Dr. Damjana Bratuz
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Bartókiana - Abstracts

The Long Echoes (II): Poetics of Transformation in Bartók and Brancusi


In his opening lecture at the XIV Congress of the International Musicological Society (Bologna, 1987), Umberto Eco addressed both the ancient question of music as language, and the more recent problem of music as a semiotic concern. The latter arose from the attempt "to define music by means of another semiotic system, while it is music that has probably offered itself as a model to all other semiotic systems." [All quotations are taken from the published version of U. Eco's address in Intersezioni, VIII/2, August 1988]
Eco was speaking at a congress devoted to musical re/ception ('ricezione') and he stressed the fact that one could indeed base "the specific of semiosis" upon interpretation, given the connection between the semiotic object and the moment of re/ception.

In the "Pythagoric vision" of classical musicology from antiquity to its subsequent development in Western culture, the experience of sound as a "perceptible, physical, sensible and sensuous phenomenon" was abandoned. recalled Eco, the executor/performer being considered but a "slave, a mechanic," as compared to the music theorist. Thus in the Middle Ages Boethius would praise the theorists for approaching music "relicto aurium judicio" and by so "abandoning the ear's judgment," not only "the possibility of explaining the concrete phenomena of musical reception" was lost, but even “ possibilities of attributing signification to the musical discourses.”…The history of music, concluded Eco, is not only the story of Pythagoras observing the blacksmith as he strikes his hammers, and deriving a science of proportions from it, but "it is also the history of the blacksmith and of those who heard him…"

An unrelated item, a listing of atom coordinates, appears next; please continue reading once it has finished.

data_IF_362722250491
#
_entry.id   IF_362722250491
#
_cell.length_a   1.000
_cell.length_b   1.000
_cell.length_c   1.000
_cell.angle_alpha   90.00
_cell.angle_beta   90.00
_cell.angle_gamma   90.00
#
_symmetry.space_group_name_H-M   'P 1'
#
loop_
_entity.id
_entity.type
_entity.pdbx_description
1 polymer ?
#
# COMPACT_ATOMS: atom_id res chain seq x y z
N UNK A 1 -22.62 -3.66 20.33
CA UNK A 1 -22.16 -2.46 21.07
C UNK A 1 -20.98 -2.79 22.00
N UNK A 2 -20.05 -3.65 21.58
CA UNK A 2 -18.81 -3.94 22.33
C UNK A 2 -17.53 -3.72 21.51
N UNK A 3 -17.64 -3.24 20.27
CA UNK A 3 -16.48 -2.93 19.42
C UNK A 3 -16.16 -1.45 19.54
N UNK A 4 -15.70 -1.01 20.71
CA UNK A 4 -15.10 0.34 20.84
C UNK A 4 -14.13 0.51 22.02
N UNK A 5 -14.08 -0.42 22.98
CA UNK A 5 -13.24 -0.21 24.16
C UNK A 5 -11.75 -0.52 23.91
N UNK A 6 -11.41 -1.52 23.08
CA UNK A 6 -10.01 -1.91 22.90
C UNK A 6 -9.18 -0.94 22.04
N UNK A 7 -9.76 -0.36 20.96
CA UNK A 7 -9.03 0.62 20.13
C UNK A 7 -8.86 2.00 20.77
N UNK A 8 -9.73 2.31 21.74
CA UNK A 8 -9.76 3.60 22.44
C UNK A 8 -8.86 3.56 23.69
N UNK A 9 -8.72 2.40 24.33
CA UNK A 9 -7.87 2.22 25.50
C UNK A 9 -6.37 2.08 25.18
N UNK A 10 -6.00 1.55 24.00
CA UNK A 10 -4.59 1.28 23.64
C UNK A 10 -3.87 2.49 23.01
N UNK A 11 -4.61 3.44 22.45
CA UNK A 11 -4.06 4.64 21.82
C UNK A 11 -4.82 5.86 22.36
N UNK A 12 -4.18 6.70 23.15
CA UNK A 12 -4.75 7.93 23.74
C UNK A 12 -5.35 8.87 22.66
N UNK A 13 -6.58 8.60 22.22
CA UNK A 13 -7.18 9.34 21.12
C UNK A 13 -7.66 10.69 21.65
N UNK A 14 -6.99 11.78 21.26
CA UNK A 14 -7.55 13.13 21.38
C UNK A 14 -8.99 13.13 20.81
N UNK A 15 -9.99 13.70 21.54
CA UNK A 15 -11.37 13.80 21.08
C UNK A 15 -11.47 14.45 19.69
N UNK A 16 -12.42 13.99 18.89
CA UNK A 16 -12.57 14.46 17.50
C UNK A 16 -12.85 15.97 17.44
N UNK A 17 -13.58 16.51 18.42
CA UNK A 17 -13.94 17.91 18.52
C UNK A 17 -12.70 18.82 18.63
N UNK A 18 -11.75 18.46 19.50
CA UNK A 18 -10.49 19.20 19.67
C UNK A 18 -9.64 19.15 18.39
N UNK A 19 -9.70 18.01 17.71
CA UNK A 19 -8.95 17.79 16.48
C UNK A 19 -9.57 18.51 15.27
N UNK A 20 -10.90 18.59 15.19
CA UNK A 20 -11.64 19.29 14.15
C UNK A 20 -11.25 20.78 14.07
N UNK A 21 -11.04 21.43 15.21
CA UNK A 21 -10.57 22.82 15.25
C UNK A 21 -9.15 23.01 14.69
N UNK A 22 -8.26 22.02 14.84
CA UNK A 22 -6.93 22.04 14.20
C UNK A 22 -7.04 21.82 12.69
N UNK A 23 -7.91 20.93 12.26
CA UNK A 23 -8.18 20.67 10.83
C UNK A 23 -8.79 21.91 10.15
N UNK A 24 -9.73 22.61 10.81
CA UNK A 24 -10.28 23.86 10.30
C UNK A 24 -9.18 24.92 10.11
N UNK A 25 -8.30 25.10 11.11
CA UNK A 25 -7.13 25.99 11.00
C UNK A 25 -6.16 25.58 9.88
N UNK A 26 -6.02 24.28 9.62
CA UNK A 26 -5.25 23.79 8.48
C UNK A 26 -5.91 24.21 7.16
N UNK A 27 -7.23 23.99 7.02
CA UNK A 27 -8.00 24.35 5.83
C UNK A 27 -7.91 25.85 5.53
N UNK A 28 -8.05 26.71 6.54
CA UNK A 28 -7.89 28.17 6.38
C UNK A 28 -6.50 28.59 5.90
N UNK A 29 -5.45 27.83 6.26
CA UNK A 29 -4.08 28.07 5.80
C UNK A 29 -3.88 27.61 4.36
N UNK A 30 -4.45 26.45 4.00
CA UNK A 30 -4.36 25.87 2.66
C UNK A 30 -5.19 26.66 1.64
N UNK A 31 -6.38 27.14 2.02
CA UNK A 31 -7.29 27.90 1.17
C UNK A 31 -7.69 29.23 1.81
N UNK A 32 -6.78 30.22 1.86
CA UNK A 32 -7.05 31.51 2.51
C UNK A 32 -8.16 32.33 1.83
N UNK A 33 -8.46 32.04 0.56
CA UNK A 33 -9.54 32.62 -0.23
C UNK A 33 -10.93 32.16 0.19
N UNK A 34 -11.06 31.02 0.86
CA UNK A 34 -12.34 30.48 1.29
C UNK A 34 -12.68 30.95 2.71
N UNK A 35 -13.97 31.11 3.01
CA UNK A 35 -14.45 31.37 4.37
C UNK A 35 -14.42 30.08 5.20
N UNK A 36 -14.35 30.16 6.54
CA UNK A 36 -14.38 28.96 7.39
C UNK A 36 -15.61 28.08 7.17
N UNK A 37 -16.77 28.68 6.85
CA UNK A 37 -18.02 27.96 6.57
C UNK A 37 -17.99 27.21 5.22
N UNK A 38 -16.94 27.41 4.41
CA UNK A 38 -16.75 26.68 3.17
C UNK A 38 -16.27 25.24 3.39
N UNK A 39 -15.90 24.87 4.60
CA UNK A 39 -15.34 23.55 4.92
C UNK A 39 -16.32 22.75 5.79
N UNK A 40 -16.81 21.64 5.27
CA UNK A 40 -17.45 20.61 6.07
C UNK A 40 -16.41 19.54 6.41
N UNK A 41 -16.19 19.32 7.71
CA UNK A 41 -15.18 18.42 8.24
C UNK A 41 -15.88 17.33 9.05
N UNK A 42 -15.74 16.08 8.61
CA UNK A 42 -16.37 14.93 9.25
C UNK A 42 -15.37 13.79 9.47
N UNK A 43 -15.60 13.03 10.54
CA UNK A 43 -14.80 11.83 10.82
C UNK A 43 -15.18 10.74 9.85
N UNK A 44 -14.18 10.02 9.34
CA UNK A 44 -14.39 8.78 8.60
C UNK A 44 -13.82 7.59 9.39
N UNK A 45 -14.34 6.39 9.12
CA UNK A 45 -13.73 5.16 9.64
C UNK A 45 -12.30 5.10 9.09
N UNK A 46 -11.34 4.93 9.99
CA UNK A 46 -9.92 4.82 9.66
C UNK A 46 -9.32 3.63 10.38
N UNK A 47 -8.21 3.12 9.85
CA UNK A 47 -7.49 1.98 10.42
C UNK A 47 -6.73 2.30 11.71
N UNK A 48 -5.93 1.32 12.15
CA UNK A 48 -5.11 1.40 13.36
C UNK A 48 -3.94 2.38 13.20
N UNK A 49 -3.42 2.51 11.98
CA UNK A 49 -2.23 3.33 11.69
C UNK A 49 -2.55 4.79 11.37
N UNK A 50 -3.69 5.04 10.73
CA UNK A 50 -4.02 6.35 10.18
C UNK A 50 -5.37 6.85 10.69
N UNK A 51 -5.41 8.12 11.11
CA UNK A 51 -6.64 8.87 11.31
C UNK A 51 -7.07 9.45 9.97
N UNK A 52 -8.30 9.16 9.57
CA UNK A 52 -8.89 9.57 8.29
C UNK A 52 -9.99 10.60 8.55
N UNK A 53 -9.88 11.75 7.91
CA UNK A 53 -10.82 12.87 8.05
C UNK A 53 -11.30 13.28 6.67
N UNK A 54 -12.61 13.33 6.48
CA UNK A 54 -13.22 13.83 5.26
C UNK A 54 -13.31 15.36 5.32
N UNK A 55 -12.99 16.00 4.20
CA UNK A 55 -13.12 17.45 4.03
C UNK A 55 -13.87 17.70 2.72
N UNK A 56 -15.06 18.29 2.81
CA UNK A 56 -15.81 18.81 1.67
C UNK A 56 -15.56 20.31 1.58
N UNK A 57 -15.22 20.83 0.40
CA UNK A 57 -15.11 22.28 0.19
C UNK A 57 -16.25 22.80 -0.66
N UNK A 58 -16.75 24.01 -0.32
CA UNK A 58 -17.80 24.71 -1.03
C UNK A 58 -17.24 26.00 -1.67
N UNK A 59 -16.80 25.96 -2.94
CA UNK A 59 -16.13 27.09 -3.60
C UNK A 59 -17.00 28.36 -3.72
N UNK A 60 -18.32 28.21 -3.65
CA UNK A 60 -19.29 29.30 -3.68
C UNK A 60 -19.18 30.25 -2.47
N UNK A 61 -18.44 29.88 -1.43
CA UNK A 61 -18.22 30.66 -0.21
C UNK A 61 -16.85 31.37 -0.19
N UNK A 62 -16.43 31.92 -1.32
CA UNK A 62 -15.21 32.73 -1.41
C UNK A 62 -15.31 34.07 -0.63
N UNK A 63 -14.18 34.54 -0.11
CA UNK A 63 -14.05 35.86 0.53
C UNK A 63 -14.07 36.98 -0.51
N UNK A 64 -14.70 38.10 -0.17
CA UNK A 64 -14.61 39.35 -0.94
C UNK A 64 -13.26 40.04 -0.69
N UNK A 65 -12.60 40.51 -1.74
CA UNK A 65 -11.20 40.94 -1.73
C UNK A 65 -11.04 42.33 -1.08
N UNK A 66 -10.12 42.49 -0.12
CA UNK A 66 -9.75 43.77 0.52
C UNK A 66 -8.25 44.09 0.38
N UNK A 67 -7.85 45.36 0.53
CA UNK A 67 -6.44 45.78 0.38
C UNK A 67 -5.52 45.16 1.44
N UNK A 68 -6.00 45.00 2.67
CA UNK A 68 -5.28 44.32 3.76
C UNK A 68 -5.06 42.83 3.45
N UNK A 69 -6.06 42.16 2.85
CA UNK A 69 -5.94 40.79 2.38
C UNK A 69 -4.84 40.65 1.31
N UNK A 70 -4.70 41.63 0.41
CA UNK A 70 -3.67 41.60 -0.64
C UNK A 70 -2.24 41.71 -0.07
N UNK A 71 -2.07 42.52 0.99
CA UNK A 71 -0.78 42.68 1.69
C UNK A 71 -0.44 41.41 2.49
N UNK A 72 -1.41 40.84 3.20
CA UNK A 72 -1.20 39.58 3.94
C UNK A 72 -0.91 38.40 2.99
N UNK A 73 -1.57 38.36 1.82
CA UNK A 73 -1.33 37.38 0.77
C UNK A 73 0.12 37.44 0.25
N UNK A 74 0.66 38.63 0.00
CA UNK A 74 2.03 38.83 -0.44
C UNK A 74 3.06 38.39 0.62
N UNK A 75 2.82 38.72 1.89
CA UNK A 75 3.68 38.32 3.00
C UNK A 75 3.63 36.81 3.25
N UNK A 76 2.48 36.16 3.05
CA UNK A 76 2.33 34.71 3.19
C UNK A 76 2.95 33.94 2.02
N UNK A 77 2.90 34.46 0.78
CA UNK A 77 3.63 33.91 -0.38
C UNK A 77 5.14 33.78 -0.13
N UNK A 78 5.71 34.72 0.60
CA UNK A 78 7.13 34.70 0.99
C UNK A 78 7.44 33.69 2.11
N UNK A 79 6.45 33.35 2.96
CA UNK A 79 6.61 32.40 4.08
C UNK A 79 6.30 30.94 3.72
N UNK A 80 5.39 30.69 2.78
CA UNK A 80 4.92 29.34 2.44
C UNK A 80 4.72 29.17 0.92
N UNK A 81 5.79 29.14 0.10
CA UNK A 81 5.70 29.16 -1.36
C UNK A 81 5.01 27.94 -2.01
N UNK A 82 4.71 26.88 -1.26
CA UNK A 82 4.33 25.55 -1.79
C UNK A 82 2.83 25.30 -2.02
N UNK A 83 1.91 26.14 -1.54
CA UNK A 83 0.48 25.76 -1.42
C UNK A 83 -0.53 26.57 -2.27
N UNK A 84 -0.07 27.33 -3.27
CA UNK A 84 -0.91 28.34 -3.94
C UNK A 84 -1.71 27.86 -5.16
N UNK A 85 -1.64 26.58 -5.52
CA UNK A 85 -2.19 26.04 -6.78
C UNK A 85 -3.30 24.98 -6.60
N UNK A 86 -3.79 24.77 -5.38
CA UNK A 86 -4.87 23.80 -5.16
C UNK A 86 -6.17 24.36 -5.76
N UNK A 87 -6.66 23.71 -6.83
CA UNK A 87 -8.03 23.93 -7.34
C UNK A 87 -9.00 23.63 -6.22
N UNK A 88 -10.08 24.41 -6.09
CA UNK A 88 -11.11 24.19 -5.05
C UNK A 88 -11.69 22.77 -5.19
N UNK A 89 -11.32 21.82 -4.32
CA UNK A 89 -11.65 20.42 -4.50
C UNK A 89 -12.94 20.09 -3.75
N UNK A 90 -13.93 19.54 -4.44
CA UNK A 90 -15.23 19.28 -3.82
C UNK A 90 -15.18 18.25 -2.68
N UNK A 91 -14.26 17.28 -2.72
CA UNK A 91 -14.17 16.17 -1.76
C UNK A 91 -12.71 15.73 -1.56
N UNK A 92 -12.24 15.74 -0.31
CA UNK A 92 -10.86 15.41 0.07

The purpose of my contribution to this Symposium is to explore – as a 'slave, a mechanic,' i.e., as a performer of music – certain categories of musical signification whose nature can only by perceived by the ear. They do not depend upon the disposition of tones that can be submitted to traditional analysis and classification, nor can they be simply described by methaphorical analogies. They manifest themselves to the ear at the moment of re/ception as possibilities of semiosis, when both the transmittor and the recipient of the musical discourse become the faber/artifex of musical signification.

The subject of my audio-visual presentation is a juxtaposition of two different 'languages' that manifest a common source of symbolization. It was around 1907 that both the Hungarian composer Bartók and the Rumanian sculptor Brancusi adopted ancient structural and formative elements – hence the allusion in the paper's title to Baudelaire's poem Correspondances.

It was already a vanishing world, said Bartók, when he reclaimed its "mother tongue" and its power of signification as his own; a world that had been, he said, “beautiful both to the ear and the eye.” Bartók and Brancusi shared psychological 'correspondences’ and a concern with incorporating in the 'fabric' of their work elements from the Eastern and Western world; both treated their peasant material in accord with its intrinsic 'codes;' both accomplished in their work that anamnesis described (regarding Brancusi) by Mircea Eliade.

[Adapted for the proposed INDO-CANADIAN SYMPOSIUM in Mysore, India. Pending]


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